Top school enrols boys who won't start classes until 2027
Published 20/09/2015 | 02:30
Private schools, a fail-safe barometer of the health of the economy, are booming.
More than any other sector, fee-paying secondary schools took a massive hit in the recession.
At one stage about a fifth of the State's 55 fee-charging institutions held discussions with the Department of Education about entering the free scheme and abandoning fees altogether.
Enrolments were down and the parents of many children at private schools simply could not pay the fees.
Now, the sector has returned to good health.
Parents are once again putting their sons' names down for one of the most exclusive private secondary schools in the country shortly after they are born.
Glenstal Abbey School, located in Murroe, Co Limerick, has applications up to the school year beginning 2027.
And they are already oversubscribed for first-year pupils a year in advance for the first time since the Celtic Tiger days.
They also have their largest ever roll-call of boys in their 80-year history, with 237 pupils.
In a sign of the recovering economy, the student population has risen by 56 in the last three years, said Noelle O'Brien, director of admissions and development.
"Our numbers are up to 237, that's an increase of 19 on last year. We have taken in 65 new students from first year to fifth year - local, national and international. We had to turn people down for places in fourth and fifth year; we don't take any students in sixth.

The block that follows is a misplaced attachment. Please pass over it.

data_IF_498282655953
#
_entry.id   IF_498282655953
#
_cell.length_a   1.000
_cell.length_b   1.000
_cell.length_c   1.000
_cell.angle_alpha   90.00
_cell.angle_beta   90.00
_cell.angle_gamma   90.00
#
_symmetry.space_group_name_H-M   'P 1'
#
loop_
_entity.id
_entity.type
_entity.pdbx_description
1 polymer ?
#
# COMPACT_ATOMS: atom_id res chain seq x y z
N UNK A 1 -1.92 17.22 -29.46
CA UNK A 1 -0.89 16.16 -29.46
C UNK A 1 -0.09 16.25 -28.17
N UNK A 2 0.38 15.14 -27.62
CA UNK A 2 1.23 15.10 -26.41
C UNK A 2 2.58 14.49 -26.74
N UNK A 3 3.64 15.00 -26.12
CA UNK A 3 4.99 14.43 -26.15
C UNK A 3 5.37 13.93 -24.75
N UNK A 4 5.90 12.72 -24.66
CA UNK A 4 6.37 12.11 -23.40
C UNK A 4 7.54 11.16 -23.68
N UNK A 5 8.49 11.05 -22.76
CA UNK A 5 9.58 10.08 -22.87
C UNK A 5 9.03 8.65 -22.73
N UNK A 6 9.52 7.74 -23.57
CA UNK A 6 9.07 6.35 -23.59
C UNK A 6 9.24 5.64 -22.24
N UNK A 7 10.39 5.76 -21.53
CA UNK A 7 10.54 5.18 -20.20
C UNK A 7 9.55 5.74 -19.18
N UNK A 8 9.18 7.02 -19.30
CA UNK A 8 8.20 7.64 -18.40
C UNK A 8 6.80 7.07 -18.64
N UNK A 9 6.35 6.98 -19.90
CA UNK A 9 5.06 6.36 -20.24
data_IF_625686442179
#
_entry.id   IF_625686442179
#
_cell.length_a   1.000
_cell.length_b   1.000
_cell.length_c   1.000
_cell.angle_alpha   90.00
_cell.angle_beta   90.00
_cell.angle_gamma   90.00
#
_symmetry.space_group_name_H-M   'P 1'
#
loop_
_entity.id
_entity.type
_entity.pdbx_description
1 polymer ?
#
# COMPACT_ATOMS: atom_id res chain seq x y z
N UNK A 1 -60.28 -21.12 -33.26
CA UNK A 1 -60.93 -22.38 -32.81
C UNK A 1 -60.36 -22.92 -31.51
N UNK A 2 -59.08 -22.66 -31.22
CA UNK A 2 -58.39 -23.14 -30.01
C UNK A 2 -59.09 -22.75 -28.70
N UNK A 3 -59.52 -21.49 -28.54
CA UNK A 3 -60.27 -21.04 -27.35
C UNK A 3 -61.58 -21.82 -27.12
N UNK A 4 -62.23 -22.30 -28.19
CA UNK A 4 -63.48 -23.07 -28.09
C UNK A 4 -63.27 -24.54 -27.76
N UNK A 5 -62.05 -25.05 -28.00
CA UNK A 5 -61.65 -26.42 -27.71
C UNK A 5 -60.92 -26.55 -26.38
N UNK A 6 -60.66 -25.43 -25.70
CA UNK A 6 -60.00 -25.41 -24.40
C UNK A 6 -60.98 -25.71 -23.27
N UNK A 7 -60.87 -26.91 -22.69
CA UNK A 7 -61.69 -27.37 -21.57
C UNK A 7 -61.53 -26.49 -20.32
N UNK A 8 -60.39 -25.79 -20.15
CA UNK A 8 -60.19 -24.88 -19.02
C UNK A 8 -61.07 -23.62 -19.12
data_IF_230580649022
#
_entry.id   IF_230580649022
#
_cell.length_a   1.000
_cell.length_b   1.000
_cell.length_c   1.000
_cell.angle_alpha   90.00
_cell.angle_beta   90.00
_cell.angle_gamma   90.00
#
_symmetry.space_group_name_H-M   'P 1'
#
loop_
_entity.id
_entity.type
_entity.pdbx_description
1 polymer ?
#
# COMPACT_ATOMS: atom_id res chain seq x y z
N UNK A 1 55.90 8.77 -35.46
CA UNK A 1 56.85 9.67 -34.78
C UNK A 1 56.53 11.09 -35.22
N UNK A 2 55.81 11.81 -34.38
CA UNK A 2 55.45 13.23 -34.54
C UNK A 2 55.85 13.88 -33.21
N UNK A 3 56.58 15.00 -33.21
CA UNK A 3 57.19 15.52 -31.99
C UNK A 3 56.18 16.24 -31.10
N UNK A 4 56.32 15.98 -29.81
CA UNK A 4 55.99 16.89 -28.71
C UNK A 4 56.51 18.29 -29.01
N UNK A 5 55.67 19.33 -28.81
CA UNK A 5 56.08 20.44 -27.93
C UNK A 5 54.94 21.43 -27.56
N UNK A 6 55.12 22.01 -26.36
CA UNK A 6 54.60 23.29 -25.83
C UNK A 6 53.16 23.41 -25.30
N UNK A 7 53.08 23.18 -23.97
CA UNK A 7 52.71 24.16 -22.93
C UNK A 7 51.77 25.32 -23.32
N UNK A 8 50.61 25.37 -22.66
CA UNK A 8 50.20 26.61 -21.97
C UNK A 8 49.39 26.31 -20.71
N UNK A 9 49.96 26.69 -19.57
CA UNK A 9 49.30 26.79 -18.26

"We are oversubscribed by a third for first years in 2016. We are currently inviting applications for first year in 2017," said Ms O'Brien.
Pupil numbers will ultimately swell to 270 following a €6m school extension officially opened in January 2014.
Currently, fees for boarders stand at €17,950 and €10,600 for day pupils.
Former pupils include Coolmore's John Magnier, and Paddy Cosgrave, founder and CEO of Web Summit.
Mark Patrick Hederman, Abbot of Glenstal, remains convinced that girls should attend the school.
"Every major decision made in a Benedictine monastery should be the result of discussion and consensus among the members. Co-education is a fraught topic. My own already declared view is in favour of such an eventuality in our school. Here in our own community at Glenstal Abbey, the jury is still out."